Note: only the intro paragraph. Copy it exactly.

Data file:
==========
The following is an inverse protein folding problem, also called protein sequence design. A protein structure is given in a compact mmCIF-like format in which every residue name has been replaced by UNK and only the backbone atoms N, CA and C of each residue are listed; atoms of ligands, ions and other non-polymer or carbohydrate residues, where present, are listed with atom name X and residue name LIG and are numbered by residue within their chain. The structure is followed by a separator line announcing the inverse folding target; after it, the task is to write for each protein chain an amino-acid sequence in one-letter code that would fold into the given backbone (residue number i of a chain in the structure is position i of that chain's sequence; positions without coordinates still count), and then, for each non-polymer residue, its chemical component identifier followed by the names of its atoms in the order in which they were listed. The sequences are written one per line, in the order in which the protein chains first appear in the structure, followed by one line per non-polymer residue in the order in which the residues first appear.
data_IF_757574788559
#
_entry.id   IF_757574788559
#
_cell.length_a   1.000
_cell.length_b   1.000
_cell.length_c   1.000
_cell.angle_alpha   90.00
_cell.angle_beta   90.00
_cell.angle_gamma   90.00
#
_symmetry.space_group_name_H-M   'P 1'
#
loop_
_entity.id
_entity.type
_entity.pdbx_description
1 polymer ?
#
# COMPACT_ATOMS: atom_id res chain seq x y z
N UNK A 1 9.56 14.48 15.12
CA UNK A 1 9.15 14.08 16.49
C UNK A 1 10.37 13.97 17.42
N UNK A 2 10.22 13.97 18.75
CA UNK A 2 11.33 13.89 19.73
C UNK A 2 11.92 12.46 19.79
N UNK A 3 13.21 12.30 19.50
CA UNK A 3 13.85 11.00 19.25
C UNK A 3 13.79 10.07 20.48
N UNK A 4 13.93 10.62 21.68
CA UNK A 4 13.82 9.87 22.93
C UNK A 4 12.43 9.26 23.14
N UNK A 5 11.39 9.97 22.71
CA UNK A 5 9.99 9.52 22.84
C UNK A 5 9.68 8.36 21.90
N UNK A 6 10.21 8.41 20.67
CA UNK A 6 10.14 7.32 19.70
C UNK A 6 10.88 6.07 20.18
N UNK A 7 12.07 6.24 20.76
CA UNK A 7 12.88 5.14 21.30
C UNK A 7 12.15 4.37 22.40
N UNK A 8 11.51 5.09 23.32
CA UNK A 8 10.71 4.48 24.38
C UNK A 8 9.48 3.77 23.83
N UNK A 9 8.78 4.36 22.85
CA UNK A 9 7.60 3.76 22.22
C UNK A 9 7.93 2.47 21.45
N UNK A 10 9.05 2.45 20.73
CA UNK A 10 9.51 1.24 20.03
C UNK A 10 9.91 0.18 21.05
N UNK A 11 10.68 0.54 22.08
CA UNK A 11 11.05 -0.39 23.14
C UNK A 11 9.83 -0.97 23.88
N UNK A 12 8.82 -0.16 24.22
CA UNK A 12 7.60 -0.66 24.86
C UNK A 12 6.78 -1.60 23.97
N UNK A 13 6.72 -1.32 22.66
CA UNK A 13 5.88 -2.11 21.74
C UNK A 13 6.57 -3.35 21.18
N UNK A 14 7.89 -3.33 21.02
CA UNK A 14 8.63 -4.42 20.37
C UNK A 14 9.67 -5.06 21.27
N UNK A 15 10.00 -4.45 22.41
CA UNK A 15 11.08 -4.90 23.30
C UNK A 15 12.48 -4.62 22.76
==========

The following is an inverse protein folding problem, also called protein sequence design. A protein structure is given in a compact mmCIF-like format in which every residue name has been replaced by UNK and only the backbone atoms N, CA and C of each residue are listed; atoms of ligands, ions and other non-polymer or carbohydrate residues, where present, are listed with atom name X and residue name LIG and are numbered by residue within their chain. The structure is followed by a separator line announcing the inverse folding target; after it, the task is to write for each protein chain an amino-acid sequence in one-letter code that would fold into the given backbone (residue number i of a chain in the structure is position i of that chain's sequence; positions without coordinates still count), and then, for each non-polymer residue, its chemical component identifier followed by the names of its atoms in the order in which they were listed. The sequences are written one per line, in the order in which the protein chains first appear in the structure, followed by one line per non-polymer residue in the order in which the residues first appear.